This post does not follow the usual rules. You have been warned.
I’ve been having a really tough time lately. I don’t want to get into the details of that, because that’s not why I’m here. I want to talk about how I’ve had a revelation (in a dream/nightmare) and I know now that I AM coming out of the “tough,” and I WILL rise beyond what’s been keeping me back (spoiler alert: it wasn’t 100% me, but a significant part of it was actually me).
So I pulled myself out of a nightmare about 20 or so minutes ago. The details aren’t super-important, but some of the imagery and themes stuck with me as I pulled myself out of the dream and back into wakefulness. Because sleep paralysis is a thing I often deal with during the aftermath of a nightmare, I’ve developed a habit of giving myself a pep talk while I wait for my body to work again. The main goal of this is just to keep my brain awake long enough for my body to catch up, but this morning was different. This morning, I somehow latched onto a few dream elements and was working through them as I talked to myself. At the same time, I was also processing a conversation I had yesterday with a couple of people in my office – a conversation that also included a revelation or two – and I found myself intermingling elements of the dream revelation and the work revelation in a way that caused some answers to cascade forth.
Without getting too deep into the details (because they’re not really relevant, and too many details will actually get in the way): Yesterday’s revelation involved interpersonal relationships. I’ve been involved in some “non-traditional” relationships over the past year or so, and it’s totally changed my life, primarily for the better. I’ve met some amazing, wonderful people who have shown me more love and caring and compassion and understanding than I’ve ever before experienced. July-December of last year was amazing in ways I can’t even really describe.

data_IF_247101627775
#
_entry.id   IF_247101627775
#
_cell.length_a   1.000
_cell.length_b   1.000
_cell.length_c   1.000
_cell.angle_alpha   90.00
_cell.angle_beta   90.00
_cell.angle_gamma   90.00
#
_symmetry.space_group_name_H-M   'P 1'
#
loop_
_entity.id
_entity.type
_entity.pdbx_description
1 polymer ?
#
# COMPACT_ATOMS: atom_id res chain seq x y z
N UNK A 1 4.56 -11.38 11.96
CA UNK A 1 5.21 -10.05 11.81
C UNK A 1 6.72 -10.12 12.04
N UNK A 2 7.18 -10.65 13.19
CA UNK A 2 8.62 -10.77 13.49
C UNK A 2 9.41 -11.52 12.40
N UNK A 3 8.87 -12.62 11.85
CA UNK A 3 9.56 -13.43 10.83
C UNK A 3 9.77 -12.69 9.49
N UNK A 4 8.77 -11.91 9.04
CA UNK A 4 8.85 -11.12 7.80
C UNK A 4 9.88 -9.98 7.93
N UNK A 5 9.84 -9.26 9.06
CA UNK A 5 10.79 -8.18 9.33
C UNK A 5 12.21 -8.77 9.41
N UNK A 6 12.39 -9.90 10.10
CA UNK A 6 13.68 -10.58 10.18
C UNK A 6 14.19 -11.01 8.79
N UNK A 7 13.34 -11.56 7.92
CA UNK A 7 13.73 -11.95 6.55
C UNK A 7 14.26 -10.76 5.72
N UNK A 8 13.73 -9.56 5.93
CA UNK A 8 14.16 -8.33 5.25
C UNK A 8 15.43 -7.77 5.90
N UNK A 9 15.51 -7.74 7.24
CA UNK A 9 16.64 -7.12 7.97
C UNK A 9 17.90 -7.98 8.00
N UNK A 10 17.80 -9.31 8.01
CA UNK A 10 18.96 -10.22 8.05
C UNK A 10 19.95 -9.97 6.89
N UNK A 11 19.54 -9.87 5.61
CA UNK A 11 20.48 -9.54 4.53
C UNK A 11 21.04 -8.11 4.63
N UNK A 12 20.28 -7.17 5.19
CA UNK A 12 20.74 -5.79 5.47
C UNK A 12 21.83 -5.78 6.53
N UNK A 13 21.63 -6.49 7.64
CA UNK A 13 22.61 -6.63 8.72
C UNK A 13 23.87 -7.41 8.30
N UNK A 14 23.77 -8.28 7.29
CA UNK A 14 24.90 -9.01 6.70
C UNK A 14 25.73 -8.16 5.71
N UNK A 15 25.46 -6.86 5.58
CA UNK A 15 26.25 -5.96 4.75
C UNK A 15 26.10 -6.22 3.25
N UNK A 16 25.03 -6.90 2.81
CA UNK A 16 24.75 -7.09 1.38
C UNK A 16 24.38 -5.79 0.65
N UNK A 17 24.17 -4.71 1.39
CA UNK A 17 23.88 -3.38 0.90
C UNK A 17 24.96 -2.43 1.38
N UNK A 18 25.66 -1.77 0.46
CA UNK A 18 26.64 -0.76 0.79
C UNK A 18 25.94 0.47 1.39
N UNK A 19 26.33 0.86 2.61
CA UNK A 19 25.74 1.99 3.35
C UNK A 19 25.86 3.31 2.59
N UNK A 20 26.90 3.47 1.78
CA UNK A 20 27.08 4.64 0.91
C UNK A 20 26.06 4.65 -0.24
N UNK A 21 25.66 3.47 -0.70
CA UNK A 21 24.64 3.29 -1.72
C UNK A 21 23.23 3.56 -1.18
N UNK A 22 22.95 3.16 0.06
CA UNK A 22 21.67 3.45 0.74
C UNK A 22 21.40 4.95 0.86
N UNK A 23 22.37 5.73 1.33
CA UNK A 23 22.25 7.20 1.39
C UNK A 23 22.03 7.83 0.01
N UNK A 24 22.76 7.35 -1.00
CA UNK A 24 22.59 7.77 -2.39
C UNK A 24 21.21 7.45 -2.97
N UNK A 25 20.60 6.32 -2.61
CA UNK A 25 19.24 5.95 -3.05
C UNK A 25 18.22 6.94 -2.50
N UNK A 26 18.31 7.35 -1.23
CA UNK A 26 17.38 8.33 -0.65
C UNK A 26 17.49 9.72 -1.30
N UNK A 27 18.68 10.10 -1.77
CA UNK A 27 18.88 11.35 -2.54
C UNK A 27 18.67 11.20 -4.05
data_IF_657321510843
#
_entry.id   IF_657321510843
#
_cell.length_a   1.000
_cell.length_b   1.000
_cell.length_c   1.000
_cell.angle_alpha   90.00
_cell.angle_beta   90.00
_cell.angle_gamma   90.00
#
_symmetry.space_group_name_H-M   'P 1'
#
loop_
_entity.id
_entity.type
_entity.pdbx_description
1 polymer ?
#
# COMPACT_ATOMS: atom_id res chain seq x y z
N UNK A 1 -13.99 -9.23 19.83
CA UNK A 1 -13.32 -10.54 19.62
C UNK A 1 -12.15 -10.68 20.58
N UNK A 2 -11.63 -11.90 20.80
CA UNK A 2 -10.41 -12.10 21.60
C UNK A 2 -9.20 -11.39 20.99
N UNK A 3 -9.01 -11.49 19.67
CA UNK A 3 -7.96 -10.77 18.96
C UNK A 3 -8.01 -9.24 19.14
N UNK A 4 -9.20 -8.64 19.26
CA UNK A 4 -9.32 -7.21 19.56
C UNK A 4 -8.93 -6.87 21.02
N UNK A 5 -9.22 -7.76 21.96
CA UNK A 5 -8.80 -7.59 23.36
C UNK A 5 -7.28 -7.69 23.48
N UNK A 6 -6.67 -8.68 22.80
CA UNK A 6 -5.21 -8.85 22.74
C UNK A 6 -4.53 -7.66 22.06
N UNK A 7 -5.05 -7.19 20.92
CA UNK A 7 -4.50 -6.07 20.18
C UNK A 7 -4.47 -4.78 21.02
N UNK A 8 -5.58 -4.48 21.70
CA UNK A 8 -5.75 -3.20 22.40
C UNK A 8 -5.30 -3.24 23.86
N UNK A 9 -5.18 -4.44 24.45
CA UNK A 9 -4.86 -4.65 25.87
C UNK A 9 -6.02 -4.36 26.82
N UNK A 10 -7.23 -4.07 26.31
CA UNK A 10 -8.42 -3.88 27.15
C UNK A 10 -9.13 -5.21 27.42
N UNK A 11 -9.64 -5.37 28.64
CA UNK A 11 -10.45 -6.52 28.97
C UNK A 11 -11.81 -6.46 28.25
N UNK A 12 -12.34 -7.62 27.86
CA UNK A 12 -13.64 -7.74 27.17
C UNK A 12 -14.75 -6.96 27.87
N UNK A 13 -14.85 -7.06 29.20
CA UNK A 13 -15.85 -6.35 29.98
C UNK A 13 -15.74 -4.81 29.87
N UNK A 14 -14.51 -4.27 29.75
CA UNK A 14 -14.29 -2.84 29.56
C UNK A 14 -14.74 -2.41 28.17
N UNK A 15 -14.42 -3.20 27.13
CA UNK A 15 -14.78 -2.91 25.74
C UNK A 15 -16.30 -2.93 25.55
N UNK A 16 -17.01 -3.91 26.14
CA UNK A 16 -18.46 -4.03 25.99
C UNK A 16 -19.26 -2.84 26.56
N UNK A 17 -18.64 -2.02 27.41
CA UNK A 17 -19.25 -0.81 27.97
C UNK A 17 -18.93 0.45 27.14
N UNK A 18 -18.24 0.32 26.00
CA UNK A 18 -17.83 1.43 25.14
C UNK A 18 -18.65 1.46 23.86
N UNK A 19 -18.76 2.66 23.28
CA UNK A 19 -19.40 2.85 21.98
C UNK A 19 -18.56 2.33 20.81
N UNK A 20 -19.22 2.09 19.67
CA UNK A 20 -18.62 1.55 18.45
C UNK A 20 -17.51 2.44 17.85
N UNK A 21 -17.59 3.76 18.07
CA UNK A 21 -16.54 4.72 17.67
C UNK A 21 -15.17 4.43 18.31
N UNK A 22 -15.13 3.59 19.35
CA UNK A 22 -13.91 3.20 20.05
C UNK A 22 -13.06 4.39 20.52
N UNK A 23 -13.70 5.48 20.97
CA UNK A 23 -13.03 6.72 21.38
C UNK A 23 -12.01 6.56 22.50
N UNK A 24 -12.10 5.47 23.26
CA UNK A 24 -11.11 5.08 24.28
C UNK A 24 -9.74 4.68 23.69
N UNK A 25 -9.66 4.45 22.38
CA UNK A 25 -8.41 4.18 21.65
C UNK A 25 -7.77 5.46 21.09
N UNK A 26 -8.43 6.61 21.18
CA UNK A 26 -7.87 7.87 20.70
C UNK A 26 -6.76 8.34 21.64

However, the more recent six-month period has been fraught with tension, stress, panic attacks – to the point that I have a prescription for anti-nausea medicine. Me, who hadn’t thrown up in nearly twenty YEARS, was leaving work midday because I’d found myself in the bathroom throwing up. I knew it was a stress reaction, and I tried to be patient with myself because I have been through some emotionally difficult times lately, and beating myself up over it was guaranteed to make things worse, not better. My boss has been worried (and understandably so), my friends and loved ones have been frantically browbeating me about taking some time off…and I, of course, have felt stuck between a rock and a hard place about that, since my boss has also been worried about how much work I’ve been missing due to illness.
Yesterday, things came to a head. I had a great conversation with two of my close colleagues – who are also my friends – about a number of subjects, but something really stuck with me: One of my new relationships has become increasingly “transactional.” It’s become very much a “zero sum game,” meaning that there has to be “winners” and “losers,” and if you win, I must, by definition, lose. Naturally, this has led that relationship to become very very competitive, and competition stresses me the hell out. I’m an academic for a reason, and the reason is that in the academy, EVERYONE has the potential to get an A. The only person you’re “competing” with is yourself and the course material. Which is perfect for me, because I don’t at all enjoy competitive situations.